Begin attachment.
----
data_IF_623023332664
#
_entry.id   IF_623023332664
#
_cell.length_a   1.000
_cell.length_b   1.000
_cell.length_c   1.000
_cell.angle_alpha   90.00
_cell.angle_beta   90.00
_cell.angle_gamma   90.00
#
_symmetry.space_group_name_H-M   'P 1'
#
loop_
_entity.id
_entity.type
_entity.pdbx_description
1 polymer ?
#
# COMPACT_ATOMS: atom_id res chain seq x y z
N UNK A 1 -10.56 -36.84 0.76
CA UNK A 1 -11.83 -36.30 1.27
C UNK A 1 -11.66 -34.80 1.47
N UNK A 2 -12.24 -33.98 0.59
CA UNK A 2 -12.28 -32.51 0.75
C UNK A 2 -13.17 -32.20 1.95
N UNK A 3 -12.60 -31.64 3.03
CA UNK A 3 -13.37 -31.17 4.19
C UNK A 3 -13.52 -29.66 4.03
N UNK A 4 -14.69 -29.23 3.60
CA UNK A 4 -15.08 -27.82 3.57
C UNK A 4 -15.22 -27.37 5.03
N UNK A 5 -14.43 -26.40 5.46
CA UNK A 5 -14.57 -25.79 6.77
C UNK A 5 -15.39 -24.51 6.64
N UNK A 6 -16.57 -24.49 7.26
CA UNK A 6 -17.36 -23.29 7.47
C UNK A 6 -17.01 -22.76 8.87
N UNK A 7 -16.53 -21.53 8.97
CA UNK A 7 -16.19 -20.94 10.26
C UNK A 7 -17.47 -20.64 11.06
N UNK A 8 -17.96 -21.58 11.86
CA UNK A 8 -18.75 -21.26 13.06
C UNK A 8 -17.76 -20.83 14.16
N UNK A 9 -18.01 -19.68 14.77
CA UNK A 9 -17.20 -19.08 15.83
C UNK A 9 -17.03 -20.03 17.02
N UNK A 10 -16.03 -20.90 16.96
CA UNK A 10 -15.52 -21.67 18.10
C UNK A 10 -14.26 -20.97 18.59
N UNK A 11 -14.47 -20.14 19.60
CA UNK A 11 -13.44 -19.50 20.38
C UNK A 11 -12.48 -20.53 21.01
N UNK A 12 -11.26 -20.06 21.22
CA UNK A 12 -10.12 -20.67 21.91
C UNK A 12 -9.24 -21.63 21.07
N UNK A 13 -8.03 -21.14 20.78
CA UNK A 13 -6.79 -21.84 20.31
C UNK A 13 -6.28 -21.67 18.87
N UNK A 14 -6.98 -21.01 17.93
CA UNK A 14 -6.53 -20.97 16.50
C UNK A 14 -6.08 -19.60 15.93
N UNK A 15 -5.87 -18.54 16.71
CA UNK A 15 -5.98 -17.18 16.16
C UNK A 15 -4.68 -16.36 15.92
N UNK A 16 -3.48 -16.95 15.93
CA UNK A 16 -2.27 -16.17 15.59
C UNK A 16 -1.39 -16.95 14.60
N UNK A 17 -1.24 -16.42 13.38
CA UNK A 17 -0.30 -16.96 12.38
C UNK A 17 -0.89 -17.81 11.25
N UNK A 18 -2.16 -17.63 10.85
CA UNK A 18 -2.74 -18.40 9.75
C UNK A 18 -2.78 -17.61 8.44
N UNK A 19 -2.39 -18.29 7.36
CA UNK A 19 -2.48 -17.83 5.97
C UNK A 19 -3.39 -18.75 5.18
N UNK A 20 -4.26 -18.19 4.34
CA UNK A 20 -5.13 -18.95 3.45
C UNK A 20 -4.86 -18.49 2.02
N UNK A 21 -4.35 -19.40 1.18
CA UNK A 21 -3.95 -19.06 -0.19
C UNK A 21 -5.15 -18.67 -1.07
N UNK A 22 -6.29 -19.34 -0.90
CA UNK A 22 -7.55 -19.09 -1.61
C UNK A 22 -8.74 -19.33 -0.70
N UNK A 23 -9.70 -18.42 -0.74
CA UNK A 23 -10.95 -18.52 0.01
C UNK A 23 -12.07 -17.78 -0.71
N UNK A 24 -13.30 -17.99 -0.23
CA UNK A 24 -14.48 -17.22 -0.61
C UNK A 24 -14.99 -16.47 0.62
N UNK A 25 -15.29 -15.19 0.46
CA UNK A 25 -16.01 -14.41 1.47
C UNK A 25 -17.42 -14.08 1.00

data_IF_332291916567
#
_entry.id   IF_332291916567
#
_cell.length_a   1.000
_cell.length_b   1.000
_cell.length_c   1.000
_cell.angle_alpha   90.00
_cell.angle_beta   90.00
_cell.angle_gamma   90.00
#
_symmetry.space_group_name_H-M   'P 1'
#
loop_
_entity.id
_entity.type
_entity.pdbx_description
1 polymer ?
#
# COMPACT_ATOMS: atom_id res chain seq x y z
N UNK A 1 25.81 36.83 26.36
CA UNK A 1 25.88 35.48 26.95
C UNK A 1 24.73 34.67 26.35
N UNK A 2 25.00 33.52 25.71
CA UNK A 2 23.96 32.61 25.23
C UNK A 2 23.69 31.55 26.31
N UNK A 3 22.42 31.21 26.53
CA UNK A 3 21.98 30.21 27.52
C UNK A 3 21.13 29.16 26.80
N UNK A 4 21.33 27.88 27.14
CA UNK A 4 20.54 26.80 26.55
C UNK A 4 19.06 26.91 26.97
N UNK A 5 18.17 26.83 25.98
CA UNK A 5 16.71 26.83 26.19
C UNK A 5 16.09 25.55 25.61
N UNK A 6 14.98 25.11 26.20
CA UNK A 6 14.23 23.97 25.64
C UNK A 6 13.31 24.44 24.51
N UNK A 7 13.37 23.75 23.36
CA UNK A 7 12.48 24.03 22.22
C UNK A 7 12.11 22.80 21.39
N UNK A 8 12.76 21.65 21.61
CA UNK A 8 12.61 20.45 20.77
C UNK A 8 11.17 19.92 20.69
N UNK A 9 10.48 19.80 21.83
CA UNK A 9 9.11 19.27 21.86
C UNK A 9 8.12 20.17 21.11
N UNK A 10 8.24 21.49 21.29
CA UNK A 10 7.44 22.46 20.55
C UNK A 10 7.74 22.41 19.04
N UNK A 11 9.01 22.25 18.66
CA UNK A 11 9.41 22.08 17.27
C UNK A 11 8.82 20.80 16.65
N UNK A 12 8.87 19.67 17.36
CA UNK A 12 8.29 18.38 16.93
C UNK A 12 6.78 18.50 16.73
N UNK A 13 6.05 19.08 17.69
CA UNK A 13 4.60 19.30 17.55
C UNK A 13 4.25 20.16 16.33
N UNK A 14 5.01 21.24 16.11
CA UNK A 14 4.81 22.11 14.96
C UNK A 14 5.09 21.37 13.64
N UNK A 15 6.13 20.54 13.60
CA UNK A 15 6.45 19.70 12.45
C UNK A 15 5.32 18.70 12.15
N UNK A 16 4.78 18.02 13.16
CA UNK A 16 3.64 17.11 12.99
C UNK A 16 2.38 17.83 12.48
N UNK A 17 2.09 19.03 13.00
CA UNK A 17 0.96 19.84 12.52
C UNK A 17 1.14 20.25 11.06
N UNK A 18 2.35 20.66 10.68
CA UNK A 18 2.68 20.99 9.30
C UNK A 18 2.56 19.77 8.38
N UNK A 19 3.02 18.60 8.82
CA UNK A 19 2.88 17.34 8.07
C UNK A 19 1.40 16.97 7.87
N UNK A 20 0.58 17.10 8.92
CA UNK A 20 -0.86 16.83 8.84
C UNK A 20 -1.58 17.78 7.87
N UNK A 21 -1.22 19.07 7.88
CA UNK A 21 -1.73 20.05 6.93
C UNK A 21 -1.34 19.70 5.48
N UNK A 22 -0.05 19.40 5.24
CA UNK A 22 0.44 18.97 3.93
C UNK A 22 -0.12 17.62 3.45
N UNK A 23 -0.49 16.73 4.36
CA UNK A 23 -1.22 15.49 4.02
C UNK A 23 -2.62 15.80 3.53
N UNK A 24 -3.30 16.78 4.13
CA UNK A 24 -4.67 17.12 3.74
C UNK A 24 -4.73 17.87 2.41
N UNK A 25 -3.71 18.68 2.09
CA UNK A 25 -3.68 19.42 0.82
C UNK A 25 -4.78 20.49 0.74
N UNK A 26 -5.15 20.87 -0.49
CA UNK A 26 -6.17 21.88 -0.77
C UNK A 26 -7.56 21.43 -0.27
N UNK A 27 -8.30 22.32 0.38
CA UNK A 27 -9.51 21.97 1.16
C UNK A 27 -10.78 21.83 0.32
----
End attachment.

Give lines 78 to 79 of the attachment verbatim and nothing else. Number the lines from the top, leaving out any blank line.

N UNK A 20 -4.26 -18.19 4.34
CA UNK A 20 -5.13 -18.95 3.45